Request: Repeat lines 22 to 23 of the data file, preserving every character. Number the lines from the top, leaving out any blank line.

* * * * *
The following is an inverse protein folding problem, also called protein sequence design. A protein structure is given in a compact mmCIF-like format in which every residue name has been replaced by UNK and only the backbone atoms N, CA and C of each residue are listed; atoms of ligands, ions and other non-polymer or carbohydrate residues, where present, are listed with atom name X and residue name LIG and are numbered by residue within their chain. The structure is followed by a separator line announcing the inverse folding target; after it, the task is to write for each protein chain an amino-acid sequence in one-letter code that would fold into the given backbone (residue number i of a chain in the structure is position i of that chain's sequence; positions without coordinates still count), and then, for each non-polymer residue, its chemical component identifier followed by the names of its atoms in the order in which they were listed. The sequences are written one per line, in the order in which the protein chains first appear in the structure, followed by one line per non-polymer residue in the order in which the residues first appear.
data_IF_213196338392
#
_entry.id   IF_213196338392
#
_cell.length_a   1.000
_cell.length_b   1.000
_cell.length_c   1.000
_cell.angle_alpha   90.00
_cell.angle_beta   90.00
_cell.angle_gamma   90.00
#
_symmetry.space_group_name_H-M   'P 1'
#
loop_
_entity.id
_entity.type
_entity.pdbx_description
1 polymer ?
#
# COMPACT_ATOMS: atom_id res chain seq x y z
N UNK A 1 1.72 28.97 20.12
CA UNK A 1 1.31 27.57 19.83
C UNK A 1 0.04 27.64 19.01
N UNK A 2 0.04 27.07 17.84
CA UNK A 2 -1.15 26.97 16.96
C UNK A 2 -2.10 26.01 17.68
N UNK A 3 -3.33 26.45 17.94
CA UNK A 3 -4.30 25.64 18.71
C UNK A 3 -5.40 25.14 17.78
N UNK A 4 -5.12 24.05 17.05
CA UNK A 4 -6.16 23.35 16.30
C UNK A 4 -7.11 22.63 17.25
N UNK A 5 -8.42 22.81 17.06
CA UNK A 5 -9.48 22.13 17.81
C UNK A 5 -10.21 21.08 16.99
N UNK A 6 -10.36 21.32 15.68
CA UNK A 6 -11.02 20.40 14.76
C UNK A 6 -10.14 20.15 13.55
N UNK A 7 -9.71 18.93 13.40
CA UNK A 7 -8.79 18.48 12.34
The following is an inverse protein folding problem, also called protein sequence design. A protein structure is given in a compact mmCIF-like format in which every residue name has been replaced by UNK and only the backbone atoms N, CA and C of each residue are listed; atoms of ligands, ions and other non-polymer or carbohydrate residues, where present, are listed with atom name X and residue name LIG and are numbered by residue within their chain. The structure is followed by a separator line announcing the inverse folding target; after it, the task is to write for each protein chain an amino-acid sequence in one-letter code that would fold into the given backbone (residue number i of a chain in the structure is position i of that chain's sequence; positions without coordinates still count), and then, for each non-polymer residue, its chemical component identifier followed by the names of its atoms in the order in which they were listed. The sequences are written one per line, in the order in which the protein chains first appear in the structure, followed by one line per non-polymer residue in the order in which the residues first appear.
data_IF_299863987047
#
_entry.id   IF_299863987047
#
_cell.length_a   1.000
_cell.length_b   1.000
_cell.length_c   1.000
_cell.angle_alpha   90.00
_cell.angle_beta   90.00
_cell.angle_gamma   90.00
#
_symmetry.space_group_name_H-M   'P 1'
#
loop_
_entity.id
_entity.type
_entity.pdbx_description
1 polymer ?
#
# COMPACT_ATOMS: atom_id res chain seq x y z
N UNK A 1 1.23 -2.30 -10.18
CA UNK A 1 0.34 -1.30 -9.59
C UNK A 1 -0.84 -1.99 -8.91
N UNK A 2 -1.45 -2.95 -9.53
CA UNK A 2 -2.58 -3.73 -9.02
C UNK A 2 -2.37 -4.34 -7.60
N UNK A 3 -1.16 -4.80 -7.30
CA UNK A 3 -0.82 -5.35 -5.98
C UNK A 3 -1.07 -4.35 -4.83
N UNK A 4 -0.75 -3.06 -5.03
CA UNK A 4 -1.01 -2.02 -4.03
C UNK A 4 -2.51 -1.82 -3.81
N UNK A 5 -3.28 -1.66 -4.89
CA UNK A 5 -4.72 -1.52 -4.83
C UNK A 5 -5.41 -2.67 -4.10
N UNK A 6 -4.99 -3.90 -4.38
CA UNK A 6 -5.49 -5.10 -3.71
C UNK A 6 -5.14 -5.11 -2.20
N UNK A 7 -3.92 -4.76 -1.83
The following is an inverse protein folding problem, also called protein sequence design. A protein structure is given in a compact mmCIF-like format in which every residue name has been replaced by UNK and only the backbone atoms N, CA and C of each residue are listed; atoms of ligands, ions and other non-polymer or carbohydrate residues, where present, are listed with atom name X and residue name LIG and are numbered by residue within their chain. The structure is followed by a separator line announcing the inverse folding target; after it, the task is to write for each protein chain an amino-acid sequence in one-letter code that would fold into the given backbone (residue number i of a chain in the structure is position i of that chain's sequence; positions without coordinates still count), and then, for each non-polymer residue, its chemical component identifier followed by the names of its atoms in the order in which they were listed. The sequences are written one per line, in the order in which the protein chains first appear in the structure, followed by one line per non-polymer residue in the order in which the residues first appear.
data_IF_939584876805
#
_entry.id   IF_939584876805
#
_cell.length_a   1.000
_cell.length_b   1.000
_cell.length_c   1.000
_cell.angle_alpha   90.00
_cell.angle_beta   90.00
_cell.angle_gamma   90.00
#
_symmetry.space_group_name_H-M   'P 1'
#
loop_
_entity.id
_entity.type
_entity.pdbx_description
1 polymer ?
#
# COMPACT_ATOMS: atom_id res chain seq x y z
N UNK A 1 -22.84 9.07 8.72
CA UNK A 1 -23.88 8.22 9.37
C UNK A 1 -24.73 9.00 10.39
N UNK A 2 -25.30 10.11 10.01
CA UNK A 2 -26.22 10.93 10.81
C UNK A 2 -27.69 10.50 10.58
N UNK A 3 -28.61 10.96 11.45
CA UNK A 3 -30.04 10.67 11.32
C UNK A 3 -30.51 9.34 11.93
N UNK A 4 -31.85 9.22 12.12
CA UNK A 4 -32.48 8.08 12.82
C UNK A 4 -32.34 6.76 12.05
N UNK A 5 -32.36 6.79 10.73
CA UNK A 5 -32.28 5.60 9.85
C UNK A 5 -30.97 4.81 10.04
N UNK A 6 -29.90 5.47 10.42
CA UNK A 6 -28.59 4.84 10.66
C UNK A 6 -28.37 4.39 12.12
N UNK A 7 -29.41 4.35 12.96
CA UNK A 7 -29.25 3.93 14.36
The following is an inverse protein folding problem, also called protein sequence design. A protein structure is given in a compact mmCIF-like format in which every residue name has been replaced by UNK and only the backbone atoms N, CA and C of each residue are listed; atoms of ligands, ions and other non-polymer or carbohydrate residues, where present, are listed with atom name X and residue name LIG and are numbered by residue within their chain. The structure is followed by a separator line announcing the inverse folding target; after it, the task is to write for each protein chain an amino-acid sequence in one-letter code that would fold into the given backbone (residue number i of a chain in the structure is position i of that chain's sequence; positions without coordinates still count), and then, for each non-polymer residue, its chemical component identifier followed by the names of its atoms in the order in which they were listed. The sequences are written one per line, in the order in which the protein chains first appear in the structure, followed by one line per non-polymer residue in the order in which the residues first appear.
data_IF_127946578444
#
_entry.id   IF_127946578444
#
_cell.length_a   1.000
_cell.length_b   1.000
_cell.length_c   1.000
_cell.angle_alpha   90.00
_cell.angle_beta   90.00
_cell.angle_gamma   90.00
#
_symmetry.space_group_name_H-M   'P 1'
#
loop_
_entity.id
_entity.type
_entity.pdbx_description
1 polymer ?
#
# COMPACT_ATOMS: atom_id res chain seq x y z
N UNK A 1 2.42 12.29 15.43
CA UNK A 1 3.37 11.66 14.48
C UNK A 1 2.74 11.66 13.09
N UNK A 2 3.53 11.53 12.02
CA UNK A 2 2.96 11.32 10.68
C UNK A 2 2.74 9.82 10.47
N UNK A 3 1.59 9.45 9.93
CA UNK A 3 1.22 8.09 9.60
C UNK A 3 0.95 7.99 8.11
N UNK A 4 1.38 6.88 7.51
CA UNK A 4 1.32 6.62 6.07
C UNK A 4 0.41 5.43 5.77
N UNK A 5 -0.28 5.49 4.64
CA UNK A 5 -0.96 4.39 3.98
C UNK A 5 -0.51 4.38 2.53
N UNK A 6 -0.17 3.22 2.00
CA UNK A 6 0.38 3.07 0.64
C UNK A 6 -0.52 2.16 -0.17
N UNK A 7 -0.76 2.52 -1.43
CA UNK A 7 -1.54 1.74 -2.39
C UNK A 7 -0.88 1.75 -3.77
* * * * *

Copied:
N UNK A 1 1.72 28.97 20.12
CA UNK A 1 1.31 27.57 19.83